Bieneman, D. (2013). The Fracking Industry and Its Potential Impact on the Illinois Economy. Illinois Department of Employment Security. Economic Information and Analysis Division. July. Retrieved from http://www.ides.illinois.gov/Custom/Library/publications/ILMR/Fracking.pdf
Christie, S. (2010). Protecting Our Roads. Testimony before the Pennsylvania House Transportation Committee. June, 10. Retrieved from http://www.pagoppolicy.com/Display/SiteFiles/112/Hearings/6_10_10/Christie_Testimony_6_10_10.pdf
Clark, C., & J. Veil (2009), Produced water volumes and management practices in the United States. Rep. ANL/EVS/R-09/1, Argonne National Laboratory.
Dutzik, T., Ridlington, E., & Rumpler, J. (2012). The Costs of Fracking: The Price Tag of Dirty Drilling’s Environmental Damage. Penn Environment Research & Policy Center, Fall.
Gunderson, D. (2012). Oil Boom and the North Dakota Economy. Minnesota Public Radio. January, 4. Retrieved from http://www.commerce.nd.gov/news/detail.asp?newsID=1063
Heinberg, R. (2013). Snake Oil: Chapter 5 – the economics of fracking: Who benefits? Resilience. October, 23. Retrieved fromhttp://www.resilience.org/stories/2013-10-23/snake-oil-chapter-5-the-economicsof-fracking-who-benefits#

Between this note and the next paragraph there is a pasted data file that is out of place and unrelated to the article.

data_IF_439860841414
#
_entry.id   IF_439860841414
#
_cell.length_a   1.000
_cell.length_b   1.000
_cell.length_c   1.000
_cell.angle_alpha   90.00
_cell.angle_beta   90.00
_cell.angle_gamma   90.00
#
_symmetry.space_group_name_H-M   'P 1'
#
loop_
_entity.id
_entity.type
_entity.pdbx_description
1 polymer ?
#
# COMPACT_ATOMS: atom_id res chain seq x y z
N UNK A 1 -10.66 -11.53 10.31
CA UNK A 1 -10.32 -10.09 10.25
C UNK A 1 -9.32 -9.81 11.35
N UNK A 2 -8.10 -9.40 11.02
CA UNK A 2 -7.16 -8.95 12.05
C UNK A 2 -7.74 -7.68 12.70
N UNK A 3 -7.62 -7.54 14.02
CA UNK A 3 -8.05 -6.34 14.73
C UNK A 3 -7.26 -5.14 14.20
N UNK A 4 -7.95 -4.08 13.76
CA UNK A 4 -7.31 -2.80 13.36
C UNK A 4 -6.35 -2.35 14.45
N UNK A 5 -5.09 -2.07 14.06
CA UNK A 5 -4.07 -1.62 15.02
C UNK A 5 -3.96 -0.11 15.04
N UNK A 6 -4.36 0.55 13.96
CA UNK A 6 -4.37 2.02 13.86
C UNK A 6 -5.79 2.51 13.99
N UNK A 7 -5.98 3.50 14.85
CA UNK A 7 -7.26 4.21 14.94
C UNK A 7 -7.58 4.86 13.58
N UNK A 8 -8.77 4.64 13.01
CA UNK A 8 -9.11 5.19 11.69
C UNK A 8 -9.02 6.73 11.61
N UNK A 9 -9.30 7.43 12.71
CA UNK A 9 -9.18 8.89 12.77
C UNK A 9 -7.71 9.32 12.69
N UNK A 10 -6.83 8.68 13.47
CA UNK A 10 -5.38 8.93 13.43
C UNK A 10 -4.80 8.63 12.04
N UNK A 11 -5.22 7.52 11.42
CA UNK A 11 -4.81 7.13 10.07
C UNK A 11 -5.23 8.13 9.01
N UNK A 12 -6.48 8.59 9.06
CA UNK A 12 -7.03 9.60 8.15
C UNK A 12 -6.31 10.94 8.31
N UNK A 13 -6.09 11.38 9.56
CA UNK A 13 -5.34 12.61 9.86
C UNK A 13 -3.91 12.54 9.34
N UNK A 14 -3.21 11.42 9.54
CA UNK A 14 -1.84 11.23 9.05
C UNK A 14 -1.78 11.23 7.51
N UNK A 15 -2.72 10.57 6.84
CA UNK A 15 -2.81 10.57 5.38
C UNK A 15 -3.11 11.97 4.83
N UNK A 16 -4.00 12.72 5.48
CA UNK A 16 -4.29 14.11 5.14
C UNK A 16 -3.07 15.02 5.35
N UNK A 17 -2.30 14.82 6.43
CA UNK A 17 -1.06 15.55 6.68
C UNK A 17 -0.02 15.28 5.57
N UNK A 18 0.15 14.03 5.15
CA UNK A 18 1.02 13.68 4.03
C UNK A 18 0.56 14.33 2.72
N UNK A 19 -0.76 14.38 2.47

Holeywell, R. (2011). North Dakota’s Oil Boom is a blessing and a curse: The state’s oil boom is bringing unmatched growth and unanticipated problems. Governing the States and Localities. August. Retrieved fromhttp://www.governing.com/topics/energy-env/north-dakotas-oil-boom-blessingcurse.html
Kennedy Jr., R.F., & Gallay, P. (2012). Letter: The Costs of Fracking. New YorkTimes. April, 2. Retrieved from http://www.nytimes.com/2012/04/03/opinion/the-costs-of-fracking.html.
Leonard, D. (2013). Poll: Southern Illinois voters divided over fracking. Southern Illinois University Carbondale News Archives. October, 29. Retrieved from http://news.siu.edu/2013/10/102913par13148.html
Moss, K. (2008). Potential Development of the Natural Gas Resources in the Marcellus Shale: New York, Pennsylvania, West Virginia, and Ohio. Denver, CO. National Park Service, US Department of the Interior, Geologic Resources Division.
New York State Department of Transportation. (2011). Transportation Impacts of Potential Marcellus Shale Gas Development. Draft Discussion Paper. June. Retrieved from http://www.slideshare.net/MarcellusDN/draft-discussion-papertransportation-impacts-of-potential-marcellus-shale-gas-development Pew Research Center. (2013). Continued Support for Keystone XL Pipeline. Pew Research Center for the People & the Press. September, 26. Retrieved from http://www.people-press.org/2013/09/26/continued-support-for-keystone-xlpipeline/